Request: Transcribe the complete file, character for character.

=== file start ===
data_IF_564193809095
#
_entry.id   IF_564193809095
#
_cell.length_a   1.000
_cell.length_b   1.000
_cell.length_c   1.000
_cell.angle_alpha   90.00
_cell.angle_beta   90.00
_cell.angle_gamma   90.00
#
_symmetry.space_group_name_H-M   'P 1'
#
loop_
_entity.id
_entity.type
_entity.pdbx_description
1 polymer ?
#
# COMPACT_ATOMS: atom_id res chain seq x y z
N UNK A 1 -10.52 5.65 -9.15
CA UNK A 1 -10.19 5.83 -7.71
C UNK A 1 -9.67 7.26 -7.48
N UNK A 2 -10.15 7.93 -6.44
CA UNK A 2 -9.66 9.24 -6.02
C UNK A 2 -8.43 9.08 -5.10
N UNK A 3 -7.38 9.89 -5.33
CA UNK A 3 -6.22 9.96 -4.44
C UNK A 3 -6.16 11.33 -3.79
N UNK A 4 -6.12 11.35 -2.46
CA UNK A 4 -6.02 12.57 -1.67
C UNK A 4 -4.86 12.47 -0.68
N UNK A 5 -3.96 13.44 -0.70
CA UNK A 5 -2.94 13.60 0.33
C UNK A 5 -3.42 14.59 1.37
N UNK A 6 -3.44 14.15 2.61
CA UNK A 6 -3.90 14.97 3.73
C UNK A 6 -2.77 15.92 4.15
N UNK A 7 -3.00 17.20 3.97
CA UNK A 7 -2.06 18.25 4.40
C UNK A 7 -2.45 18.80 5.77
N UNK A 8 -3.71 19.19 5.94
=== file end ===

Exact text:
data_IF_564193809095
#
_entry.id   IF_564193809095
#
_cell.length_a   1.000
_cell.length_b   1.000
_cell.length_c   1.000
_cell.angle_alpha   90.00
_cell.angle_beta   90.00
_cell.angle_gamma   90.00
#
_symmetry.space_group_name_H-M   'P 1'
#
loop_
_entity.id
_entity.type
_entity.pdbx_description
1 polymer ?
#
# COMPACT_ATOMS: atom_id res chain seq x y z
N UNK A 1 -10.52 5.65 -9.15
CA UNK A 1 -10.19 5.83 -7.71
C UNK A 1 -9.67 7.26 -7.48
N UNK A 2 -10.15 7.93 -6.44
CA UNK A 2 -9.66 9.24 -6.02
C UNK A 2 -8.43 9.08 -5.10
N UNK A 3 -7.38 9.89 -5.33
CA UNK A 3 -6.22 9.96 -4.44
C UNK A 3 -6.16 11.33 -3.79
N UNK A 4 -6.12 11.35 -2.46
CA UNK A 4 -6.02 12.57 -1.67
C UNK A 4 -4.86 12.47 -0.68
N UNK A 5 -3.96 13.44 -0.70
CA UNK A 5 -2.94 13.60 0.33
C UNK A 5 -3.42 14.59 1.37
N UNK A 6 -3.44 14.15 2.61
CA UNK A 6 -3.90 14.97 3.73
C UNK A 6 -2.77 15.92 4.15
N UNK A 7 -3.00 17.20 3.97
CA UNK A 7 -2.06 18.25 4.40
C UNK A 7 -2.45 18.80 5.77
N UNK A 8 -3.71 19.19 5.94